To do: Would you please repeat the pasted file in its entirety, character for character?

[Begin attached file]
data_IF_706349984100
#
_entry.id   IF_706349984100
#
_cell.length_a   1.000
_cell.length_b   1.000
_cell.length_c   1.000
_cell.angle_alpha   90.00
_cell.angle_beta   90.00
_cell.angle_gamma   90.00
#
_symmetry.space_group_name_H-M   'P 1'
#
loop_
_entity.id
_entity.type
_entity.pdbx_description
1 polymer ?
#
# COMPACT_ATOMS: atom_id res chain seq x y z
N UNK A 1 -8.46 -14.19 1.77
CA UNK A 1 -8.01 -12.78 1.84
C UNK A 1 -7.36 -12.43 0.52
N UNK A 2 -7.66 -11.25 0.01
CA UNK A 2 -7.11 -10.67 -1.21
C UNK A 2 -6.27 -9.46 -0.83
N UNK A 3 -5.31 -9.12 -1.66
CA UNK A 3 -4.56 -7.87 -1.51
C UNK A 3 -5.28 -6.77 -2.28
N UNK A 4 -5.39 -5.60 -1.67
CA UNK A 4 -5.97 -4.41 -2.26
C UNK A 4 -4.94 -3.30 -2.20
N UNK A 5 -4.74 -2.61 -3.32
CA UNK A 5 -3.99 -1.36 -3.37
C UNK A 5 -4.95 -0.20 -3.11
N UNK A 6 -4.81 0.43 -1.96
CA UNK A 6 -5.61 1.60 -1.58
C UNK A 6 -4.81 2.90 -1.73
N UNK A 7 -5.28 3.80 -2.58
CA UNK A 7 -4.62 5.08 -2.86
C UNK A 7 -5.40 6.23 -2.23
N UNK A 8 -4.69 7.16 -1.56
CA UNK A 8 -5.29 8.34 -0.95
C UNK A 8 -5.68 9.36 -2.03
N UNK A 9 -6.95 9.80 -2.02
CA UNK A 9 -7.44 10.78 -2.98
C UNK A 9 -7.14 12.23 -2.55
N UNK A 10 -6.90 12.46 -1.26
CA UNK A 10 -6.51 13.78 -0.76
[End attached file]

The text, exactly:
data_IF_706349984100
#
_entry.id   IF_706349984100
#
_cell.length_a   1.000
_cell.length_b   1.000
_cell.length_c   1.000
_cell.angle_alpha   90.00
_cell.angle_beta   90.00
_cell.angle_gamma   90.00
#
_symmetry.space_group_name_H-M   'P 1'
#
loop_
_entity.id
_entity.type
_entity.pdbx_description
1 polymer ?
#
# COMPACT_ATOMS: atom_id res chain seq x y z
N UNK A 1 -8.46 -14.19 1.77
CA UNK A 1 -8.01 -12.78 1.84
C UNK A 1 -7.36 -12.43 0.52
N UNK A 2 -7.66 -11.25 0.01
CA UNK A 2 -7.11 -10.67 -1.21
C UNK A 2 -6.27 -9.46 -0.83
N UNK A 3 -5.31 -9.12 -1.66
CA UNK A 3 -4.56 -7.87 -1.51
C UNK A 3 -5.28 -6.77 -2.28
N UNK A 4 -5.39 -5.60 -1.67
CA UNK A 4 -5.97 -4.41 -2.26
C UNK A 4 -4.94 -3.30 -2.20
N UNK A 5 -4.74 -2.61 -3.32
CA UNK A 5 -3.99 -1.36 -3.37
C UNK A 5 -4.95 -0.20 -3.11
N UNK A 6 -4.81 0.43 -1.96
CA UNK A 6 -5.61 1.60 -1.58
C UNK A 6 -4.81 2.90 -1.73
N UNK A 7 -5.28 3.80 -2.58
CA UNK A 7 -4.62 5.08 -2.86
C UNK A 7 -5.40 6.23 -2.23
N UNK A 8 -4.69 7.16 -1.56
CA UNK A 8 -5.29 8.34 -0.95
C UNK A 8 -5.68 9.36 -2.03
N UNK A 9 -6.95 9.80 -2.02
CA UNK A 9 -7.44 10.78 -2.98
C UNK A 9 -7.14 12.23 -2.55
N UNK A 10 -6.90 12.46 -1.26
CA UNK A 10 -6.51 13.78 -0.76